"The reason for Sap Green???s name is lost in time. Perhaps it is because the colour resembles fresh new growth leaves when the sap is rising in a tree. The name is recorded from the 17th century and it is possible that this is when it came into common use in oil paint but the colour had been used for hundreds of years before that in book illustrations. Examples exist in medieval illuminated manuscripts where the colour has remained because it is enclosed in a book. As a paint exposed to light it proved to be very fugitive. Cennini writing in the 15th century about making green colours mentions ??plums?? as an inferior alternative to saffron and it seems from context that by plums he actually meant the berries of the buckthorn bush, also known as Persian berry, which are the source of still de grain which is a brownish yellow as well as Sap Green. It seems that during the Renaissance artists made a virtue of using few colours but by the 17th century artists were demanding more colours and colourmen were supplying them based on colours rejected in earlier times as inferior.
Bright yellowish greens were a problem in old master times. Copper resinate existed but it was both fugitive and could not be used in mixtures with certain important colours such as Ultramarine Blue and Vermilion as it quickly turned brown due to a chemical reaction with those colours. Sap Green filled the need for a warm bright yellowish green that could be mixed with any colour but unfortunately it was fugitive. It was made from the berries of the buckthorn which is a small bush common across the Northern Hemisphere. There are several species, some of which were used medicinally, and about 4 species that were used to make colours. Depending on the species chosen and whether or not the berries were ripe or unripe colours could be made from red to yellow to green. Only the yellow and the green were used by artists. Nowadays the original pigment has been largely superseded by modern alternatives, although the original Sap Green colour is still produced for use in traditional Chinese painting and as a result the original colour is now known as Chinese green.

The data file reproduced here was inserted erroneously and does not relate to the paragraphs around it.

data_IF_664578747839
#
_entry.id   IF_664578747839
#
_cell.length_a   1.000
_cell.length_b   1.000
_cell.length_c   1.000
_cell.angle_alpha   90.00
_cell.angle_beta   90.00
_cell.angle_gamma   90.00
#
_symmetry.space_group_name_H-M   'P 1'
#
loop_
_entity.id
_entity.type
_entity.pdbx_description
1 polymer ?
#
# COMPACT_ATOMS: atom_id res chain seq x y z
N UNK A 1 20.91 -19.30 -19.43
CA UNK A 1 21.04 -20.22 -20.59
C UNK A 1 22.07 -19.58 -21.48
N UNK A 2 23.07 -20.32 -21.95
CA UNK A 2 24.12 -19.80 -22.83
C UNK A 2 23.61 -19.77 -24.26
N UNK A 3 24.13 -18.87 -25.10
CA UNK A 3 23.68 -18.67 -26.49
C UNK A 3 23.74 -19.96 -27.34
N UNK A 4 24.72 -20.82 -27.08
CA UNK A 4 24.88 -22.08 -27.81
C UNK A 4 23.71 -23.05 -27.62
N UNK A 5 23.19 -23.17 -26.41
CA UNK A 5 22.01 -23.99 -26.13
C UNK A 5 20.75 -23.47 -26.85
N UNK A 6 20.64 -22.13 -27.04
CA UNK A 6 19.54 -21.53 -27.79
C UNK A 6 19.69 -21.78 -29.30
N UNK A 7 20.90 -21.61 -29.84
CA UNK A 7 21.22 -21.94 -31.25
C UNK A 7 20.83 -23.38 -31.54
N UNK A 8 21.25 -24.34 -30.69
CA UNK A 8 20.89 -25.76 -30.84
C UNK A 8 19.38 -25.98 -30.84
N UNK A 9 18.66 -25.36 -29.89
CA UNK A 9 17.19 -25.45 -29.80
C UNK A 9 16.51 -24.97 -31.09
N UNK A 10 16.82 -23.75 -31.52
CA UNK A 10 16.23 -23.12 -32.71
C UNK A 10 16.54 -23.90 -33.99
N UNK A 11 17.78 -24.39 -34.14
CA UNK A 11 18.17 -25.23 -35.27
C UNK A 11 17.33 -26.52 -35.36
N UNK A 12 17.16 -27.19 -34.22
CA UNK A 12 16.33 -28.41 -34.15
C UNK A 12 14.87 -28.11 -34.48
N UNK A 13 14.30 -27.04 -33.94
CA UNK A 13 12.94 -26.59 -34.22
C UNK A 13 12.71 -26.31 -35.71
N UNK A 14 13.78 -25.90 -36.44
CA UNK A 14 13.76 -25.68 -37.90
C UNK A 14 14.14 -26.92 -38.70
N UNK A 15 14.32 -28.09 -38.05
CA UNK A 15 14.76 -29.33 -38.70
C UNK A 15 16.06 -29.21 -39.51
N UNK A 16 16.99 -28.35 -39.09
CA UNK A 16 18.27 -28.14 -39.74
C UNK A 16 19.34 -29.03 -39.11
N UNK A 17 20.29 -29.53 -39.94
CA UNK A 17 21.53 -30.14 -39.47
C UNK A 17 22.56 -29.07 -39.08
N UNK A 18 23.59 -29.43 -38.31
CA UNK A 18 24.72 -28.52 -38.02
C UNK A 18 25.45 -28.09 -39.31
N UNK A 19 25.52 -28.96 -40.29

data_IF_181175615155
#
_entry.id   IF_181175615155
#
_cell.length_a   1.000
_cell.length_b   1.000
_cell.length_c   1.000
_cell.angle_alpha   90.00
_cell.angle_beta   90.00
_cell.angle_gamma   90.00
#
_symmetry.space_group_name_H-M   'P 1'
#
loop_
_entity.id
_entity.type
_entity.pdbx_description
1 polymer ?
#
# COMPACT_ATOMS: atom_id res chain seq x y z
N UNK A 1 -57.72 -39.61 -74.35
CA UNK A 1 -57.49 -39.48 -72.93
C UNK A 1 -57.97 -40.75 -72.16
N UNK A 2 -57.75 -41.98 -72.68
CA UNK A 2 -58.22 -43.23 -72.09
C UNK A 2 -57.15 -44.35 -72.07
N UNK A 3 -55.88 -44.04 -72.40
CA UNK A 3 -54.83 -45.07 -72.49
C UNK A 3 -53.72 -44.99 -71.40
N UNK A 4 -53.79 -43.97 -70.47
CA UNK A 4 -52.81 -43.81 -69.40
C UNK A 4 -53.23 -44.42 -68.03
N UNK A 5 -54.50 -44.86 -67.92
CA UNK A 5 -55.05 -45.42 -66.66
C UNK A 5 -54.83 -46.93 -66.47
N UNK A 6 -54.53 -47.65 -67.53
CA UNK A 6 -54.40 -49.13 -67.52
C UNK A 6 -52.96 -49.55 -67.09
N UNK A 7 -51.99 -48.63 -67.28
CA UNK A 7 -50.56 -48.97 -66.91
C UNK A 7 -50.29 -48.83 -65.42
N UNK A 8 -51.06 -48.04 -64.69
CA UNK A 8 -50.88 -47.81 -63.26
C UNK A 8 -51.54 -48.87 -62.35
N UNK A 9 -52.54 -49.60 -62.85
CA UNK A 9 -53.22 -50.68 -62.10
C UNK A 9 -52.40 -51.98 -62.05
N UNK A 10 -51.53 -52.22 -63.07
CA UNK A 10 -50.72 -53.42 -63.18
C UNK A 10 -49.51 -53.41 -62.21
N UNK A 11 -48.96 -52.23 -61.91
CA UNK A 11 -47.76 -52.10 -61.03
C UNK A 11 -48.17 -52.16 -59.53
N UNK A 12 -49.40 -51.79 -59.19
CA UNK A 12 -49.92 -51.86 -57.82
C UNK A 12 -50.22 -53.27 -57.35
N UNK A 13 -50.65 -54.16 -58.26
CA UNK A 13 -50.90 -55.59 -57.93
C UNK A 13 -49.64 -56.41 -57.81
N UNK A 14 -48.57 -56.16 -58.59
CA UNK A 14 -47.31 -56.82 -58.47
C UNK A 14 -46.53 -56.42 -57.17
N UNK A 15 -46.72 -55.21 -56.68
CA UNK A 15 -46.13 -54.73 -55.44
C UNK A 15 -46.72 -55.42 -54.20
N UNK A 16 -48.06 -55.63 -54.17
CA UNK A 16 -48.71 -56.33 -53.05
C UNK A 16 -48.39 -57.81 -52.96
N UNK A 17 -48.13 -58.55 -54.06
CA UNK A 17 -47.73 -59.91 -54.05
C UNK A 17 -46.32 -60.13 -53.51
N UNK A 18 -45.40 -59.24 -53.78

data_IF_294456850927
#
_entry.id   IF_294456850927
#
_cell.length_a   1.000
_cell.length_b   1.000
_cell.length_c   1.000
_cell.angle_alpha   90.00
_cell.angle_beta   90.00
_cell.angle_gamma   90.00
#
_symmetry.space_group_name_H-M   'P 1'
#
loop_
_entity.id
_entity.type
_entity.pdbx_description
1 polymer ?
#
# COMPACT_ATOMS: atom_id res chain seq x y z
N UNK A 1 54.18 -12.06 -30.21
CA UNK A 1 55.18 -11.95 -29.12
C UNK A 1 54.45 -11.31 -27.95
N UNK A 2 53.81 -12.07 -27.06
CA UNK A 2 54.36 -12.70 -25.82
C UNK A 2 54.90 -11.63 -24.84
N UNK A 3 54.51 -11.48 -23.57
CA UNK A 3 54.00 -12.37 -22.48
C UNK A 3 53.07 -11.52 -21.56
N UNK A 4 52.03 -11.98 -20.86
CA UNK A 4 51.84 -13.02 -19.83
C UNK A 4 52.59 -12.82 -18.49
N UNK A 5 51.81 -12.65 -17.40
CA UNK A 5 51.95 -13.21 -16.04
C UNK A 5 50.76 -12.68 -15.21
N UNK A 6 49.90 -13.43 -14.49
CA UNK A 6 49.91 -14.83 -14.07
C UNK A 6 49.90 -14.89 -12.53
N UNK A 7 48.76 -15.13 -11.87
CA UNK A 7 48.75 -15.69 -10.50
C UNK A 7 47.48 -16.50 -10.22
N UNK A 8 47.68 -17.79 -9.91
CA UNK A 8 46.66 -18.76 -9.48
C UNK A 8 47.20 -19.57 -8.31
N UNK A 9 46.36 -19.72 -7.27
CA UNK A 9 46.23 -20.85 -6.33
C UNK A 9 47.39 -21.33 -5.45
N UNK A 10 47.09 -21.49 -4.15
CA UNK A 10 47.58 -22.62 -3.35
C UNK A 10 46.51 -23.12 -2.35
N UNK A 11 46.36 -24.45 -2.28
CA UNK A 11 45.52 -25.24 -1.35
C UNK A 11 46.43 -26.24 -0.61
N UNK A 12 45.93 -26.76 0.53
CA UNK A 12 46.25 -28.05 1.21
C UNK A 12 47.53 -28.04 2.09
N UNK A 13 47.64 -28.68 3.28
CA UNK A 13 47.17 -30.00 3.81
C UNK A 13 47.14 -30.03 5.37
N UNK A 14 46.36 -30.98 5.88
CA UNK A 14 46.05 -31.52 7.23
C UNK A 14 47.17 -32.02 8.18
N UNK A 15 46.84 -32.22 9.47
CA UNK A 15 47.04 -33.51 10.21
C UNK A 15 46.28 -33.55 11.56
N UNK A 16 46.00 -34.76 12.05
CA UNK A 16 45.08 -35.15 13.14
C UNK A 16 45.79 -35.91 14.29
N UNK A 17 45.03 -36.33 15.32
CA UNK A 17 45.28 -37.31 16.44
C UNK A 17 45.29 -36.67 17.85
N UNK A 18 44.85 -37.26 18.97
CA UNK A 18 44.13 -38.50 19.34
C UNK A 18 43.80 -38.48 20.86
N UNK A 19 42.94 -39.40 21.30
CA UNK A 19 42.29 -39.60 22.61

Australian Sap Green is made from a carefully balanced blend of Matisse Emerald, Yellow Light Hansa, Yellow Deep, and Red Oxide that reproduces the fresh growing green colour of the Sap Green made from buckthorn berries but using pigments that are highly permanent. Just like its ancestor it is used due to the beauty of the colour and its usefulness in mixing beautiful greens.
While it does make a beautiful bright grass green sort of colour when mixed with Cadmium Yellow Light, the more olive sort of grass greens made with Unbleached Titanium or with Yellow Deep are actually more useful in the landscape. A beautiful Hookers Green sort of colour comes from mixing it with Transparent Yellow Oxide or for an even darker version substitute Transparent Red Oxide. Try Australian Blue Gum as the mixer if needing a slightly cooler olive green. it is the sort of colour combination that that is quite delightful, although for sheer beauty of colour mixtures of Australian Sap Green with either Permanent Green Light or Cobalt Teal are rich and bring out the best character in this colour. Buckthorn berries may have faded into history, but the colour they made continues to create beautiful greens for the artist.